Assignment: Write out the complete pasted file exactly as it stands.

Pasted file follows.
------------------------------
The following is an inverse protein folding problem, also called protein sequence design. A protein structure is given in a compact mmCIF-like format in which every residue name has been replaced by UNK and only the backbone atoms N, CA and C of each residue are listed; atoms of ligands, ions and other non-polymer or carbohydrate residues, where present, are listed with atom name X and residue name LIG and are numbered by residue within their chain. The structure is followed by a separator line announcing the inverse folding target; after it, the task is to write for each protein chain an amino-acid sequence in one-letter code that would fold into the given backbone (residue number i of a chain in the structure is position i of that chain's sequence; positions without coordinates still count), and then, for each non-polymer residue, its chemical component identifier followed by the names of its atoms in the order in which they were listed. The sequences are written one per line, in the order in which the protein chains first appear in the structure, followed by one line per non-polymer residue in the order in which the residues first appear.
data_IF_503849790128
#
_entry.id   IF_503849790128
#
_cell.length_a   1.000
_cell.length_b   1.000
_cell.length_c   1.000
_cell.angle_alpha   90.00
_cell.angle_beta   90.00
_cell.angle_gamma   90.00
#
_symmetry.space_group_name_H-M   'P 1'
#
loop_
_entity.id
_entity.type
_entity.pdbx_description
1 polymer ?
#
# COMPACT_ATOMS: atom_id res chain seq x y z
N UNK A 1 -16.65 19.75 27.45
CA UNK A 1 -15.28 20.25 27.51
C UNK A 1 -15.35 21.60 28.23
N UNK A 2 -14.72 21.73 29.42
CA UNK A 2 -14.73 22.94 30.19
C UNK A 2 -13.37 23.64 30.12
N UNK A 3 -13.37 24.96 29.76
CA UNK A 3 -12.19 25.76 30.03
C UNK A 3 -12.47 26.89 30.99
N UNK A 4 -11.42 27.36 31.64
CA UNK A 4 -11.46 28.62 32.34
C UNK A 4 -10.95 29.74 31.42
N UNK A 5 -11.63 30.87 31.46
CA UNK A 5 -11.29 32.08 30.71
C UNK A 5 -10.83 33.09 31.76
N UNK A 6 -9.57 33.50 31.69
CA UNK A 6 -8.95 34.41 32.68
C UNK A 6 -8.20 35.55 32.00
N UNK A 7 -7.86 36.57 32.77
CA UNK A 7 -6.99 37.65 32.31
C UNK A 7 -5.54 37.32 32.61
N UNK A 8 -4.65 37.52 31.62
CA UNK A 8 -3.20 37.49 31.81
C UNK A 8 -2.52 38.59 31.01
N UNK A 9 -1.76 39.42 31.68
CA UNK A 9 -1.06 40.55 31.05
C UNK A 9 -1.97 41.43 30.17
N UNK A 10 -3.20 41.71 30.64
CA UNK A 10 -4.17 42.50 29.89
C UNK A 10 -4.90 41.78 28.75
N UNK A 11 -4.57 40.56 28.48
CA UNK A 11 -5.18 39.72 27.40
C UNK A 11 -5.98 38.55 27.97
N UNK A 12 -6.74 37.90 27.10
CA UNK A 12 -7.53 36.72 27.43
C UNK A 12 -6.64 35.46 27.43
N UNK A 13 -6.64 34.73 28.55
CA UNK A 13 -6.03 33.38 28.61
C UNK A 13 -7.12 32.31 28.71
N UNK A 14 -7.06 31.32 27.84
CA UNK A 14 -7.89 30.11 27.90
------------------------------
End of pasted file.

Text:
The following is an inverse protein folding problem, also called protein sequence design. A protein structure is given in a compact mmCIF-like format in which every residue name has been replaced by UNK and only the backbone atoms N, CA and C of each residue are listed; atoms of ligands, ions and other non-polymer or carbohydrate residues, where present, are listed with atom name X and residue name LIG and are numbered by residue within their chain. The structure is followed by a separator line announcing the inverse folding target; after it, the task is to write for each protein chain an amino-acid sequence in one-letter code that would fold into the given backbone (residue number i of a chain in the structure is position i of that chain's sequence; positions without coordinates still count), and then, for each non-polymer residue, its chemical component identifier followed by the names of its atoms in the order in which they were listed. The sequences are written one per line, in the order in which the protein chains first appear in the structure, followed by one line per non-polymer residue in the order in which the residues first appear.
data_IF_503849790128
#
_entry.id   IF_503849790128
#
_cell.length_a   1.000
_cell.length_b   1.000
_cell.length_c   1.000
_cell.angle_alpha   90.00
_cell.angle_beta   90.00
_cell.angle_gamma   90.00
#
_symmetry.space_group_name_H-M   'P 1'
#
loop_
_entity.id
_entity.type
_entity.pdbx_description
1 polymer ?
#
# COMPACT_ATOMS: atom_id res chain seq x y z
N UNK A 1 -16.65 19.75 27.45
CA UNK A 1 -15.28 20.25 27.51
C UNK A 1 -15.35 21.60 28.23
N UNK A 2 -14.72 21.73 29.42
CA UNK A 2 -14.73 22.94 30.19
C UNK A 2 -13.37 23.64 30.12
N UNK A 3 -13.37 24.96 29.76
CA UNK A 3 -12.19 25.76 30.03
C UNK A 3 -12.47 26.89 30.99
N UNK A 4 -11.42 27.36 31.64
CA UNK A 4 -11.46 28.62 32.34
C UNK A 4 -10.95 29.74 31.42
N UNK A 5 -11.63 30.87 31.46
CA UNK A 5 -11.29 32.08 30.71
C UNK A 5 -10.83 33.09 31.76
N UNK A 6 -9.57 33.50 31.69
CA UNK A 6 -8.95 34.41 32.68
C UNK A 6 -8.20 35.55 32.00
N UNK A 7 -7.86 36.57 32.77
CA UNK A 7 -6.99 37.65 32.31
C UNK A 7 -5.54 37.32 32.61
N UNK A 8 -4.65 37.52 31.62
CA UNK A 8 -3.20 37.49 31.81
C UNK A 8 -2.52 38.59 31.01
N UNK A 9 -1.76 39.42 31.68
CA UNK A 9 -1.06 40.55 31.05
C UNK A 9 -1.97 41.43 30.17
N UNK A 10 -3.20 41.71 30.64
CA UNK A 10 -4.17 42.50 29.89
C UNK A 10 -4.90 41.78 28.75
N UNK A 11 -4.57 40.56 28.48
CA UNK A 11 -5.18 39.72 27.40
C UNK A 11 -5.98 38.55 27.97
N UNK A 12 -6.74 37.90 27.10
CA UNK A 12 -7.53 36.72 27.43
C UNK A 12 -6.64 35.46 27.43
N UNK A 13 -6.64 34.73 28.55
CA UNK A 13 -6.03 33.38 28.61
C UNK A 13 -7.12 32.31 28.71
N UNK A 14 -7.06 31.32 27.84
CA UNK A 14 -7.89 30.11 27.90